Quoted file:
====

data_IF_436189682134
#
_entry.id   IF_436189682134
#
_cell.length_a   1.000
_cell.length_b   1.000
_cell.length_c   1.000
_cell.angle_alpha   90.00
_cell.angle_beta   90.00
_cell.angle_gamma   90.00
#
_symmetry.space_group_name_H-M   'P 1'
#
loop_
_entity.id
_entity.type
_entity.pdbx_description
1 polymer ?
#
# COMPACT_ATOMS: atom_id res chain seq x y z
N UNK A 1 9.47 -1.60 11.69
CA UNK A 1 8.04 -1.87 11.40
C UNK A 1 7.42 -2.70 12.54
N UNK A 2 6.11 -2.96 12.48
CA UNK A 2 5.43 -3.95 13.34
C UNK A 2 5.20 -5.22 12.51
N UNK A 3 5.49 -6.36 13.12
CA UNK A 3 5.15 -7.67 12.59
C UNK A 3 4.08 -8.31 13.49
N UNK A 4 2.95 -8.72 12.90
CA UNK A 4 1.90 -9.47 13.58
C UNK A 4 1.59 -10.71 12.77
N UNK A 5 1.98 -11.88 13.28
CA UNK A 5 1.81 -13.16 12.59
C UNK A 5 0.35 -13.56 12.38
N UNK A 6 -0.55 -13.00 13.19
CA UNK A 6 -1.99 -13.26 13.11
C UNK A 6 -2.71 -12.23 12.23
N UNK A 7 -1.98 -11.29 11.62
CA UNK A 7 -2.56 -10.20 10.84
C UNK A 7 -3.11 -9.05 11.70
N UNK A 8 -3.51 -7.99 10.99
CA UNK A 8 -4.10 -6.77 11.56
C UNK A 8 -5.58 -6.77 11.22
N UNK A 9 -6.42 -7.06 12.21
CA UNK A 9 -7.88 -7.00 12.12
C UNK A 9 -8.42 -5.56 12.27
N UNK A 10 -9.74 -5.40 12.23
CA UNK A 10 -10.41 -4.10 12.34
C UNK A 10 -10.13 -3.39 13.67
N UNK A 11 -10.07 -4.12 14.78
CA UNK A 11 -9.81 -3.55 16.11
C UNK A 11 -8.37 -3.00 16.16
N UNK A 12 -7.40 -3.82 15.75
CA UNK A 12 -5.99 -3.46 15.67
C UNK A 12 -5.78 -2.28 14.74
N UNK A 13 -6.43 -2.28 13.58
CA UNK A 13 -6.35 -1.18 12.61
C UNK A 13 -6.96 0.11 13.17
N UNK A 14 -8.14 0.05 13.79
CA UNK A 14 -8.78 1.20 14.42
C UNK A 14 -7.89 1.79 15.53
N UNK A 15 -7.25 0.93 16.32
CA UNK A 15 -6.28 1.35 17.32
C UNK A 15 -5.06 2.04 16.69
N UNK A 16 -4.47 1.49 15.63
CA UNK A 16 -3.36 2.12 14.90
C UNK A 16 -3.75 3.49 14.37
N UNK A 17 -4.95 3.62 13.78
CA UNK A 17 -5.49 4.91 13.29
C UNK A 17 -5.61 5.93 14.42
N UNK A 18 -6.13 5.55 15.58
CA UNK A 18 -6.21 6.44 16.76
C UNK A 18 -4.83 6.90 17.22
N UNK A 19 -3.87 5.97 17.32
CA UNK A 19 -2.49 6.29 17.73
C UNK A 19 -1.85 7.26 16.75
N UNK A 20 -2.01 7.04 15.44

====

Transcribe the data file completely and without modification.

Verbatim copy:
data_IF_436189682134
#
_entry.id   IF_436189682134
#
_cell.length_a   1.000
_cell.length_b   1.000
_cell.length_c   1.000
_cell.angle_alpha   90.00
_cell.angle_beta   90.00
_cell.angle_gamma   90.00
#
_symmetry.space_group_name_H-M   'P 1'
#
loop_
_entity.id
_entity.type
_entity.pdbx_description
1 polymer ?
#
# COMPACT_ATOMS: atom_id res chain seq x y z
N UNK A 1 9.47 -1.60 11.69
CA UNK A 1 8.04 -1.87 11.40
C UNK A 1 7.42 -2.70 12.54
N UNK A 2 6.11 -2.96 12.48
CA UNK A 2 5.43 -3.95 13.34
C UNK A 2 5.20 -5.22 12.51
N UNK A 3 5.49 -6.36 13.12
CA UNK A 3 5.15 -7.67 12.59
C UNK A 3 4.08 -8.31 13.49
N UNK A 4 2.95 -8.72 12.90
CA UNK A 4 1.90 -9.47 13.58
C UNK A 4 1.59 -10.71 12.77
N UNK A 5 1.98 -11.88 13.28
CA UNK A 5 1.81 -13.16 12.59
C UNK A 5 0.35 -13.56 12.38
N UNK A 6 -0.55 -13.00 13.19
CA UNK A 6 -1.99 -13.26 13.11
C UNK A 6 -2.71 -12.23 12.23
N UNK A 7 -1.98 -11.29 11.62
CA UNK A 7 -2.56 -10.20 10.84
C UNK A 7 -3.11 -9.05 11.70
N UNK A 8 -3.51 -7.99 10.99
CA UNK A 8 -4.10 -6.77 11.56
C UNK A 8 -5.58 -6.77 11.22
N UNK A 9 -6.42 -7.06 12.21
CA UNK A 9 -7.88 -7.00 12.12
C UNK A 9 -8.42 -5.56 12.27
N UNK A 10 -9.74 -5.40 12.23
CA UNK A 10 -10.41 -4.10 12.34
C UNK A 10 -10.13 -3.39 13.67
N UNK A 11 -10.07 -4.12 14.78
CA UNK A 11 -9.81 -3.55 16.11
C UNK A 11 -8.37 -3.00 16.16
N UNK A 12 -7.40 -3.82 15.75
CA UNK A 12 -5.99 -3.46 15.67
C UNK A 12 -5.78 -2.28 14.74
N UNK A 13 -6.43 -2.28 13.58
CA UNK A 13 -6.35 -1.18 12.61
C UNK A 13 -6.96 0.11 13.17
N UNK A 14 -8.14 0.05 13.79
CA UNK A 14 -8.78 1.20 14.42
C UNK A 14 -7.89 1.79 15.53
N UNK A 15 -7.25 0.93 16.32
CA UNK A 15 -6.28 1.35 17.32
C UNK A 15 -5.06 2.04 16.69
N UNK A 16 -4.47 1.49 15.63
CA UNK A 16 -3.36 2.12 14.90
C UNK A 16 -3.75 3.49 14.37
N UNK A 17 -4.95 3.62 13.78
CA UNK A 17 -5.49 4.91 13.29
C UNK A 17 -5.61 5.93 14.42
N UNK A 18 -6.13 5.55 15.58
CA UNK A 18 -6.21 6.44 16.76
C UNK A 18 -4.83 6.90 17.22
N UNK A 19 -3.87 5.97 17.32
CA UNK A 19 -2.49 6.29 17.73
C UNK A 19 -1.85 7.26 16.75
N UNK A 20 -2.01 7.04 15.44